Every CNA has a great tip to share. What is yours? It could be something you discovered that makes your day a little smoother. Maybe it saves a little time or a few steps. Or perhaps it makes a patient more comfortable. And you realize that since you’ve thought of a tip, maybe other CNAs have, too.
Here is a collection of tips and tricks from other CNAs who want you to benefit from their wisdom and experience.
For a New CNA
- Carry a small notebook in which to write questions, information about assignments, or reminders about your patients. There is a great deal to remember, but if you write something down, you won’t have to think about it. That will clear your mind to learn new things. Cross items off as you get the information you need.
- Read your patients’ care plans as soon as you can to find out what needs to be done and how often. Each care plan will have the abbreviations used by the care facility and the types of treatments the patients receive. Ask the nurse if you have any questions. This is your chance to learn, so don’t be shy!just ask
Ask the nurse if you have any questions
- Make a kit that you can keep with you and use throughout your shift. Many CNAs like to carry a waist pack or fanny pack that they stock with a pen, permanent marker, tape, gloves, or whatever they usually need. If your hair is long, don’t forget elastic hair bands to make a ponytail.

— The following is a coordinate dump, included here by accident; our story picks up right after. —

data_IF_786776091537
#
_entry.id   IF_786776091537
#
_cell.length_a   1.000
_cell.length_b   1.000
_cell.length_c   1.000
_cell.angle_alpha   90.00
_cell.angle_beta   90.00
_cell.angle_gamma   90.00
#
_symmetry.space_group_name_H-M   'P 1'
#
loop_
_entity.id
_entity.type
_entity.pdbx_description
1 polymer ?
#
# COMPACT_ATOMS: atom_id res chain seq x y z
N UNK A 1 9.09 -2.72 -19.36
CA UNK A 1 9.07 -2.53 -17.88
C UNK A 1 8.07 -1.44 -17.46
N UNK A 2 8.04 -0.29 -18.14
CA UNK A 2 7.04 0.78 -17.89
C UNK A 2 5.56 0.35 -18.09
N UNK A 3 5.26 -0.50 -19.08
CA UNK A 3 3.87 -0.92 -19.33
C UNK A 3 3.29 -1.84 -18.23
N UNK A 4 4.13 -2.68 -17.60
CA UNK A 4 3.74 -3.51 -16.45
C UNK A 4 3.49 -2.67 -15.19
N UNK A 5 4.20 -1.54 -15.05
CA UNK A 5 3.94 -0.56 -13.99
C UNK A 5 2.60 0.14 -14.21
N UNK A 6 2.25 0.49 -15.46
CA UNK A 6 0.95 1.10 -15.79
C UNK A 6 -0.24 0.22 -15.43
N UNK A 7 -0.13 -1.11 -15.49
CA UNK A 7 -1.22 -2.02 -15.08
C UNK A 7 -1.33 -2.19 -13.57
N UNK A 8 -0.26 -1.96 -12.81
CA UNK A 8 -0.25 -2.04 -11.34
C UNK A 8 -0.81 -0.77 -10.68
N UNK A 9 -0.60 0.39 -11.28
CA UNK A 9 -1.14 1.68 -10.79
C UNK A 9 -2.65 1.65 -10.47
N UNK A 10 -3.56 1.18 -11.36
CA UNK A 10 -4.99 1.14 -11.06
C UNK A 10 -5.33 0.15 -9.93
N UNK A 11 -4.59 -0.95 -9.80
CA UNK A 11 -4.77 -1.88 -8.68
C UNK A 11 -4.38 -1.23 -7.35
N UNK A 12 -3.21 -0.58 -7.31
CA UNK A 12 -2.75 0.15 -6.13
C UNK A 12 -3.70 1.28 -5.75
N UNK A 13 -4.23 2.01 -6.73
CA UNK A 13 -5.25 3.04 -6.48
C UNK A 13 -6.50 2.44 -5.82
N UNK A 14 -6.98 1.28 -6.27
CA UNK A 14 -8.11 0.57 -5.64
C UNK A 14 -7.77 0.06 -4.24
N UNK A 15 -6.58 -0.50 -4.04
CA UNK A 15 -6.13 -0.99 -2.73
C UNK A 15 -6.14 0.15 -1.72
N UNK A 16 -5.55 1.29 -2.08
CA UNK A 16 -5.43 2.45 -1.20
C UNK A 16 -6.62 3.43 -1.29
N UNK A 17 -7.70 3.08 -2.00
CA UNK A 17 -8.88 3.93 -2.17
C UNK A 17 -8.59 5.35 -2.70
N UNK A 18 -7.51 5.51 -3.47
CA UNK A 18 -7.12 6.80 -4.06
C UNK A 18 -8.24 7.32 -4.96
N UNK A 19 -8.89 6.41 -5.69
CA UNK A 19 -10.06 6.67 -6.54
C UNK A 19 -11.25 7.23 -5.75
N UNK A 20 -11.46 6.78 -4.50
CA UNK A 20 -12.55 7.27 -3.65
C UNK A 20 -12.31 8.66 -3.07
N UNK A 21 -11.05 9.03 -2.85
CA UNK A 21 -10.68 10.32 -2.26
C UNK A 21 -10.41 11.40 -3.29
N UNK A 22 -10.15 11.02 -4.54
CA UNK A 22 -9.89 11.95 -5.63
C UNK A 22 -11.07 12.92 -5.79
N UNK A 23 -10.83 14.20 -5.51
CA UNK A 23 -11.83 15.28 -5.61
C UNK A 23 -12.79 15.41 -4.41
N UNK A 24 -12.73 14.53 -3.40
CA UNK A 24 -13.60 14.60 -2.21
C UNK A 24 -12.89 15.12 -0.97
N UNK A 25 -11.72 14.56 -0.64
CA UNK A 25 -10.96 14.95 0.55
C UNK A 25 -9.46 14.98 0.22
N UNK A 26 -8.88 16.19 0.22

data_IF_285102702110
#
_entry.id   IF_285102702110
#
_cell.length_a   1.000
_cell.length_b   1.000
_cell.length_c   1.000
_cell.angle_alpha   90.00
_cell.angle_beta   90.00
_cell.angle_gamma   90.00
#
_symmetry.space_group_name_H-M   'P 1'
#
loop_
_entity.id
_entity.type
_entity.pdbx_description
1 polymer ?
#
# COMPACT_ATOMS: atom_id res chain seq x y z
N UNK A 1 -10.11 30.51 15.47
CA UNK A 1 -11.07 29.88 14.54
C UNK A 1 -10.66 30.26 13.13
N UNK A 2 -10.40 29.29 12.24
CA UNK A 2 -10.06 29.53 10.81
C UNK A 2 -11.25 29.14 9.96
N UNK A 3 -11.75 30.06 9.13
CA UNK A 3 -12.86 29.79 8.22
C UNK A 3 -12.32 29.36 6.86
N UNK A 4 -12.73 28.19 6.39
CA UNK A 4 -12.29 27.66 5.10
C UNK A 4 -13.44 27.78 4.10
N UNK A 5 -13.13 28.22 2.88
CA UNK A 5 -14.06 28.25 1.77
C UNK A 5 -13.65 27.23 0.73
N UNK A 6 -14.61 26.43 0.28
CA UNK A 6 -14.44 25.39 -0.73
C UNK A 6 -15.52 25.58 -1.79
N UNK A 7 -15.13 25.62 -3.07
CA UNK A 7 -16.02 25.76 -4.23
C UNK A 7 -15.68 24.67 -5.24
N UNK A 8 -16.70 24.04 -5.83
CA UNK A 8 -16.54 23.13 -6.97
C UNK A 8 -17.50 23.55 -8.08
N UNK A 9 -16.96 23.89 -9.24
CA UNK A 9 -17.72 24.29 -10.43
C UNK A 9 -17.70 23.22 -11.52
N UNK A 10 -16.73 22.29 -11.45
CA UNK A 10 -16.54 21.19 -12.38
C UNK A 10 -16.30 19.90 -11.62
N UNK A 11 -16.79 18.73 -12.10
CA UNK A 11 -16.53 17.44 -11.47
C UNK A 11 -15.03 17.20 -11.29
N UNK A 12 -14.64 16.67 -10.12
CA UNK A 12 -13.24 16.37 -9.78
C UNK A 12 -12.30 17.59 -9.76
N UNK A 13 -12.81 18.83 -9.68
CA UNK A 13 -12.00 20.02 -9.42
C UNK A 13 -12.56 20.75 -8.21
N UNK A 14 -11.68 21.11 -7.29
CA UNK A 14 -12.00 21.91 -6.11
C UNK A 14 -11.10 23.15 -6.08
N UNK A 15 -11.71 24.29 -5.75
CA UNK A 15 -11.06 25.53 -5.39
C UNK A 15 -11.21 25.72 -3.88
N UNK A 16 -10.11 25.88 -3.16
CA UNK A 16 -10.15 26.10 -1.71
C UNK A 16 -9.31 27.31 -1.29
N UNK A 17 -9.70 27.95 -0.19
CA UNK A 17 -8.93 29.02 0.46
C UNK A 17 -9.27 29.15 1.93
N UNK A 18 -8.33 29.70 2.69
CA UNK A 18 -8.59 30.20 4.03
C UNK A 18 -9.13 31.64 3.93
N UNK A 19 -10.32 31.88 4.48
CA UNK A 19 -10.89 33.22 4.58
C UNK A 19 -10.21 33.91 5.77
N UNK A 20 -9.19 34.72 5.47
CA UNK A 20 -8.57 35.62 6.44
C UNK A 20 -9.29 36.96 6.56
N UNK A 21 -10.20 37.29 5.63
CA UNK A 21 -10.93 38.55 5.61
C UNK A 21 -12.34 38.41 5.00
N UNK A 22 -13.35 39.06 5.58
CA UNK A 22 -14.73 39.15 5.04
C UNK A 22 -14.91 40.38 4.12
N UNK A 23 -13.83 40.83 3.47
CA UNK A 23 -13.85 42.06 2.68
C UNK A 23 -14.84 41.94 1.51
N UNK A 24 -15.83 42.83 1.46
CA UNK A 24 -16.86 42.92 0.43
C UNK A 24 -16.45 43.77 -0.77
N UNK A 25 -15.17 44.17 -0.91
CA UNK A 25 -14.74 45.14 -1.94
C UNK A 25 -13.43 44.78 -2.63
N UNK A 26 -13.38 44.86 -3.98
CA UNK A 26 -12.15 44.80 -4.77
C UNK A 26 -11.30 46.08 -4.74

- Get a pair of bandage scissors, also called medical scissors. The ends of the scissors are blunt, and one side is meant to get close to the patient’s skin but not cut it. You will find many uses for these scissors. Put a tape loop with your name on one of the finger holes so you’ll get the scissors back if you loan them.
- You’ll probably have a mentor or preceptor, but also observe how other experienced CNAs work. Everyone does things a little differently, so you can pick up tips just by watching.
Patient Care Tips
- Morning care can sometimes be accomplished with the patient sitting on the toilet. Many patients need time before they’re able to go, so get them settled. Then you can dress them, wash their faces, and comb their hair. Once they have urinated, they will be ready for the day.
- If some patients have a habit of refusing to bathe, eat, or walk, don’t ask them if they “want” to do it; ask them when they would like to do it. Having a choice can make all the difference in the world!
- For patients with dementia, ask their families to share a favorite memory about them or tell you something special about them. This will make a difference when the patient has a difficult day, because you’ll be able to respond differently.
- If plates seem to scoot away when residents try to feed themselves, use a square of rubber shelf liner to keep the plates in place. Use more pieces of the liner on chairs if the residents seem to slide off, too.
- Never come to work if you’re sick. Patients are especially vulnerable and can become seriously ill from your cold. (Your co-workers don’t need your germs, either.)